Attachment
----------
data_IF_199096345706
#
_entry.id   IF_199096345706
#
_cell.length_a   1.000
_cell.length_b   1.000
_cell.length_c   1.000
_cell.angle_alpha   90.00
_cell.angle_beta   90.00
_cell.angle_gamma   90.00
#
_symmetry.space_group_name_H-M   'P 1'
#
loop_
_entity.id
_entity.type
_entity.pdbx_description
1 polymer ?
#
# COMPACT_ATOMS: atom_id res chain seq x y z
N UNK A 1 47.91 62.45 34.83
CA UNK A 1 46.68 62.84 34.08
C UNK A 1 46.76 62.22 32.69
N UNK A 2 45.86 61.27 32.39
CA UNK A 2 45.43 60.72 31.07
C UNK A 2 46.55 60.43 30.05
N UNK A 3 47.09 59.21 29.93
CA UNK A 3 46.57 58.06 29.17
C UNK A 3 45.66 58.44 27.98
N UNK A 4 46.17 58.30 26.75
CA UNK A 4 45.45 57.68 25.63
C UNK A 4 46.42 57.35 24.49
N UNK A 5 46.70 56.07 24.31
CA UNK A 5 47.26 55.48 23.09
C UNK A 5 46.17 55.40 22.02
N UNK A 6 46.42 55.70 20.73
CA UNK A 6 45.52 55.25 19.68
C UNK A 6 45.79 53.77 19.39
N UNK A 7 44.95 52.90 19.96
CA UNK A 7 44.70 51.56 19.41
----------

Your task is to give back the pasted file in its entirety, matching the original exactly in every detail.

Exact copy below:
data_IF_199096345706
#
_entry.id   IF_199096345706
#
_cell.length_a   1.000
_cell.length_b   1.000
_cell.length_c   1.000
_cell.angle_alpha   90.00
_cell.angle_beta   90.00
_cell.angle_gamma   90.00
#
_symmetry.space_group_name_H-M   'P 1'
#
loop_
_entity.id
_entity.type
_entity.pdbx_description
1 polymer ?
#
# COMPACT_ATOMS: atom_id res chain seq x y z
N UNK A 1 47.91 62.45 34.83
CA UNK A 1 46.68 62.84 34.08
C UNK A 1 46.76 62.22 32.69
N UNK A 2 45.86 61.27 32.39
CA UNK A 2 45.43 60.72 31.07
C UNK A 2 46.55 60.43 30.05
N UNK A 3 47.09 59.21 29.93
CA UNK A 3 46.57 58.06 29.17
C UNK A 3 45.66 58.44 27.98
N UNK A 4 46.17 58.30 26.75
CA UNK A 4 45.45 57.68 25.63
C UNK A 4 46.42 57.35 24.49
N UNK A 5 46.70 56.07 24.31
CA UNK A 5 47.26 55.48 23.09
C UNK A 5 46.17 55.40 22.02
N UNK A 6 46.42 55.70 20.73
CA UNK A 6 45.52 55.25 19.68
C UNK A 6 45.79 53.77 19.39
N UNK A 7 44.95 52.90 19.96
CA UNK A 7 44.70 51.56 19.41